Every Addicted Person Needs To Know This.

May 16th, 2017 | By Lorelie Rozzano | Posted in Blog

Lorelie Rozzano is a guest blogger for Addiction Campuses.

 

Every Addicted Person Needs To Know This.

 

There comes a defining moment in every addicted person’s life when they know they’re dependent. This wake-up call often occurs the morning after a binge. Reality hits in that in-between time, before the next toke, hit, injection or snort.

Reality happened for me one morning lying in bed. I woke up sick and, for the very first time ever, realized I didn’t have the flu – as I always told myself and everyone else – but that I was dope-sick.  My family was in the other room but they might as well have been a million miles away. My addiction was like an earthquake. It had fractured my family so that I stood on one side of the divide and they stood on the other.

The only way back to them would mean giving up drugs.

Giving up drugs…

It sounds like an easy choice for a rational person.

But that’s the thing. I wasn’t rational. And neither is any other addicted person. My family wanted me to do something I was incapable of doing. I tried to stop. I made many attempts. I smoked weed instead of snorting cocaine or using opiates. I drank beer instead of whiskey. I popped sleep medication when my curfew was up and I was flying high.

My intentions were always good. But no matter what I did, once I started, I couldn’t stop.

To complicate matters further, when I was dry I was miserable. I was not fun to be around. My misery was infectious. The people who were closest to me felt miserable too.

It was a lose – or lose worse – situation.

On the one hand I loved my family. I adored my children. I wanted to make them happy. On the other hand, I hated me. I felt anxious and different from everyone else. I had no self-worth. The thing that made me equal and comfortable, was destroying my life and the lives of the people I loved.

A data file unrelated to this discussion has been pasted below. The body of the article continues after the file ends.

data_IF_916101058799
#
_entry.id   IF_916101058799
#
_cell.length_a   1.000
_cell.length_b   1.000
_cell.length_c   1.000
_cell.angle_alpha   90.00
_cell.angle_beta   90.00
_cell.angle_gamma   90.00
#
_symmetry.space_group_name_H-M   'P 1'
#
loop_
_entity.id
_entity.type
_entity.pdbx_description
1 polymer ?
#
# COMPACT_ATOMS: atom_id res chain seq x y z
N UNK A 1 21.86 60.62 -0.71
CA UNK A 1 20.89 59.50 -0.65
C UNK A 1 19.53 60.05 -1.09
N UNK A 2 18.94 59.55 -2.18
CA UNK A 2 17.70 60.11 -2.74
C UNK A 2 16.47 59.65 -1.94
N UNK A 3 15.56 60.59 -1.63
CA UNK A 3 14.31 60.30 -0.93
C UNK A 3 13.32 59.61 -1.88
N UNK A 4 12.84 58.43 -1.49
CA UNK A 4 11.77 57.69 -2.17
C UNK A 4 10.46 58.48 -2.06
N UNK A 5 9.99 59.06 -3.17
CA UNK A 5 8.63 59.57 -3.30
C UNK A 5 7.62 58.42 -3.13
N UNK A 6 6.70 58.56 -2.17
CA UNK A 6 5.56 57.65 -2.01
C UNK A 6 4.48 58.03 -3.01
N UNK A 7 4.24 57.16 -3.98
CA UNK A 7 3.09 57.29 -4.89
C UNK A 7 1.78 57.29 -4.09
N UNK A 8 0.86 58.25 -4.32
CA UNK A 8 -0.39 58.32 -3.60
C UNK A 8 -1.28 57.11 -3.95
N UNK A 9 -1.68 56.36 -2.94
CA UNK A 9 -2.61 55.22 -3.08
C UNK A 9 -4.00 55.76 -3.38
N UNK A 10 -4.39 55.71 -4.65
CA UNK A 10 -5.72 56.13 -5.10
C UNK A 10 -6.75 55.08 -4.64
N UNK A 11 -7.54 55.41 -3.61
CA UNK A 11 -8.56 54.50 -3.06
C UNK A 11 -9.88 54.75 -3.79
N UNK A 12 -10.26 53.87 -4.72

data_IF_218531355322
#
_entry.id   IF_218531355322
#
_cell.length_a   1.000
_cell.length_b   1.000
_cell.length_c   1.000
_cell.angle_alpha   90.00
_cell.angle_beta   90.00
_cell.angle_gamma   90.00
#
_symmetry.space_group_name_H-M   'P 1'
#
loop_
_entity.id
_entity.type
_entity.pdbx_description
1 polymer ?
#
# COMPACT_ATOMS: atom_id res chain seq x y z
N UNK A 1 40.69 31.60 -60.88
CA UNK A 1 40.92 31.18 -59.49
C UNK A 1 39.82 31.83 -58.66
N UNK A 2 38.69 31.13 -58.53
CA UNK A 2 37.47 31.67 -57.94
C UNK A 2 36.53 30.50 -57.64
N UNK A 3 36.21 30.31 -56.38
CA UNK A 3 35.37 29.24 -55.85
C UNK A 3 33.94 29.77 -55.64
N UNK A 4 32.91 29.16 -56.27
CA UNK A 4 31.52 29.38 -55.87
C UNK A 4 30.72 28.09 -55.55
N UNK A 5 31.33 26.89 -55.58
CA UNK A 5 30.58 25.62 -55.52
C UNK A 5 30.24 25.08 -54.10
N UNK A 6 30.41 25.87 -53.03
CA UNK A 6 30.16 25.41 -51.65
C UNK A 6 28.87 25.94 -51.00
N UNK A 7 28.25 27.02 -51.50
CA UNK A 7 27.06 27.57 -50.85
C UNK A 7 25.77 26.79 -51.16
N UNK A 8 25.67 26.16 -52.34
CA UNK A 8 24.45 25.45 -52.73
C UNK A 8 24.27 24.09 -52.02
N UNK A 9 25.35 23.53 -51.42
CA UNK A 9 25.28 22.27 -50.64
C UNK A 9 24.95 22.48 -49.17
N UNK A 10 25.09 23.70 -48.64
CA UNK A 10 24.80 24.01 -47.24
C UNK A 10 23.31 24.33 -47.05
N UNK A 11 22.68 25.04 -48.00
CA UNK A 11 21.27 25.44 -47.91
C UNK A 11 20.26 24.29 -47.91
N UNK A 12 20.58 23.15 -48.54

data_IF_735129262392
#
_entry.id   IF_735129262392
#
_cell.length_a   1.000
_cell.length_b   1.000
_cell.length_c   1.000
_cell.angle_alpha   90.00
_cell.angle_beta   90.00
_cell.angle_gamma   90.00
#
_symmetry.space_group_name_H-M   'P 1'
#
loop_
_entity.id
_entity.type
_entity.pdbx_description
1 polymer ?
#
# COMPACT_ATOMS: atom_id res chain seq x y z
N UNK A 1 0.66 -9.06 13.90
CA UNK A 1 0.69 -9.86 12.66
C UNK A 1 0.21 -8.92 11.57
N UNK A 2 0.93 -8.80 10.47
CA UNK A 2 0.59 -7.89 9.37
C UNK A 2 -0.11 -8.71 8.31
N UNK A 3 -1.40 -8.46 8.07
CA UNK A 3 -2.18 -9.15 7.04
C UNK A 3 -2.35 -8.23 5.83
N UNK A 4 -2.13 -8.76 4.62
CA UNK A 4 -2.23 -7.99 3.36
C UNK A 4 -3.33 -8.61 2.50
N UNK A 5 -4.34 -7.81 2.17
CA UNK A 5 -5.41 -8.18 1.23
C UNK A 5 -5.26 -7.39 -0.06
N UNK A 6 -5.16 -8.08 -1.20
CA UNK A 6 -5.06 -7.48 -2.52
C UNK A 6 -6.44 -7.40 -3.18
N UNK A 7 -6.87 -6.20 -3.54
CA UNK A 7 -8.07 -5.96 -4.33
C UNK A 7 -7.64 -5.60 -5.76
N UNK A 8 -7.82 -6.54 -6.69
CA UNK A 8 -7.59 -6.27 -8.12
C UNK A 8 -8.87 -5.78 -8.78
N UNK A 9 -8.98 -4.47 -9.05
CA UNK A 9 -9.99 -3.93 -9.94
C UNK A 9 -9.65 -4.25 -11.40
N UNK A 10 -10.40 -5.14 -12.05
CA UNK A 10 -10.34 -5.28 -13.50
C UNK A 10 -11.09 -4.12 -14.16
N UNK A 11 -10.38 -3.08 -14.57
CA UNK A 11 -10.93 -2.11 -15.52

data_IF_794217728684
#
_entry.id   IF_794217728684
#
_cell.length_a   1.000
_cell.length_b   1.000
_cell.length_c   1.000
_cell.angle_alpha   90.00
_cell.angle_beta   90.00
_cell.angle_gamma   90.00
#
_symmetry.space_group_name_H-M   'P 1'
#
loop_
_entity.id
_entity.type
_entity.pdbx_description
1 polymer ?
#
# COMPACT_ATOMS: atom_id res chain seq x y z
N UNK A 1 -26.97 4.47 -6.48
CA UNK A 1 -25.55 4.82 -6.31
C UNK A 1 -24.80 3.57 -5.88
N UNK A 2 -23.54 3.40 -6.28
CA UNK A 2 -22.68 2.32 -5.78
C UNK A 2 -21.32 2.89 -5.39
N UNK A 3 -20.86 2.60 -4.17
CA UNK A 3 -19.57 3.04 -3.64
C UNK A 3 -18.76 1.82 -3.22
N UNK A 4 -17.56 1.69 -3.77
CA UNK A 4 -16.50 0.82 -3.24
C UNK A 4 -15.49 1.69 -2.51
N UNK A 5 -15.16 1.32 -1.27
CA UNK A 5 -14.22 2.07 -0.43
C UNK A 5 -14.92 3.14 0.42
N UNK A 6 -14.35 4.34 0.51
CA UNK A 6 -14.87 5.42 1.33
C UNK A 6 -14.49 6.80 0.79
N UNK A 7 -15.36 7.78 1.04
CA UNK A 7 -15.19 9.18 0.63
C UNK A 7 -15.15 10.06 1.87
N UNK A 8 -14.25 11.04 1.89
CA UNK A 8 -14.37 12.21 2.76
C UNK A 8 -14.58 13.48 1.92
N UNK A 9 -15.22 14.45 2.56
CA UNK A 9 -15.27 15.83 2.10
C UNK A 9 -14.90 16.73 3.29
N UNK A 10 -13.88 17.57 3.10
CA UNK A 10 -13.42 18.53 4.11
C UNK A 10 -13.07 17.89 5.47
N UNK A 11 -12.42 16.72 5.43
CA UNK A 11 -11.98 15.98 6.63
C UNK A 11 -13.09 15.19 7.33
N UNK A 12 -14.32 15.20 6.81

When I was high I could breathe. I didn’t feel anxious or uptight. I could laugh and play. I believed using made me a better parent. I loved my kids more when I was relaxed and not so serious. I was a lot more fun to be around. There was this magical window of time where everything was perfect. For a few minutes, or hours, I was at peace. But then that window would close and all hell would break loose.

If I didn’t bring myself down with weed or sleep medication I would stay up for days. During that time I wouldn’t eat, I wouldn’t come home, I wouldn’t think of my family or tomorrow. I wouldn’t care how much money I spent or where I went. I was on a quest for more. I wanted to get as much in me as fast as I could. I was like a starving person gorging at a buffet. I knew my party would end. If I was to suffer the consequences, it better be worth it. I’d use until there was nothing left to use and no other way to get it. When the drugs wore off I’d go home with my tail tucked between my legs, feeling ashamed and hating myself even more. It was a vicious cycle of sober, miserable, high, happy, crash, hopeless, sober, miserable, and repeat.

I begged God to make me stop. It didn’t occur to me the consequences I was experiencing were his/her way of saying, enough! I didn’t know addiction was a disease, just like cancer. I never knew I wasn’t a horrible person, but a sick one who was worthy of love, compassion and support.

I felt like a monster. When I was high I did things I would never have done sober. But I couldn’t turn my conscience off. Hurting the people I loved bothered me deeply. The only way to rid myself of pain was to get high, which resulted in more hurt and pain.

I was so trapped.

I couldn’t keep living like that.

I didn’t want to die but I couldn’t give up drugs.

When I entered rehab I thought it was the worst day of my life. In hindsight, it was really the best. If you’re struggling with addiction, you need to know this.

Addiction messes with your head. It lies to you. I should never have trusted my thinking, yet it was all I ever trusted. I was delusional.  Near death, I still believed I knew best. Addiction lied to me in the scariest voice of all; my own.

You need to know it’s courageous and cool to reach out for help. Hope is intoxicating. You won’t believe how wonderful it feels to wake up with a clean conscience and a full heart.

You need to know the first time you laugh a deep, deep, belly laugh in recovery, you will cry. You’ll be startled at the sound of your laughter. For it’s the sound of your childhood. Innocent, sweet and free.

You need to know how much fun you’ll have being clean and sober. Watching clouds, listening to birdsong, sharing your story, it will fill you up in ways drugs never could.

You need to know how deeply connected you’ll feel to this earth and the people you love and who love you.  

You need to know you will go on to do great things. By sharing your story of recovery you will change the world.

You need to know you don’t have to do this alone. All you have to do to start your new life is pick up the phone and call the number below.

But most of all you need to know you are worthy of love and you can get well.

If you or someone you know needs support, please call this confidential support line for assistance. 1-888-614-2379.

Talk With A Treatment Specialst

(888) 365-5338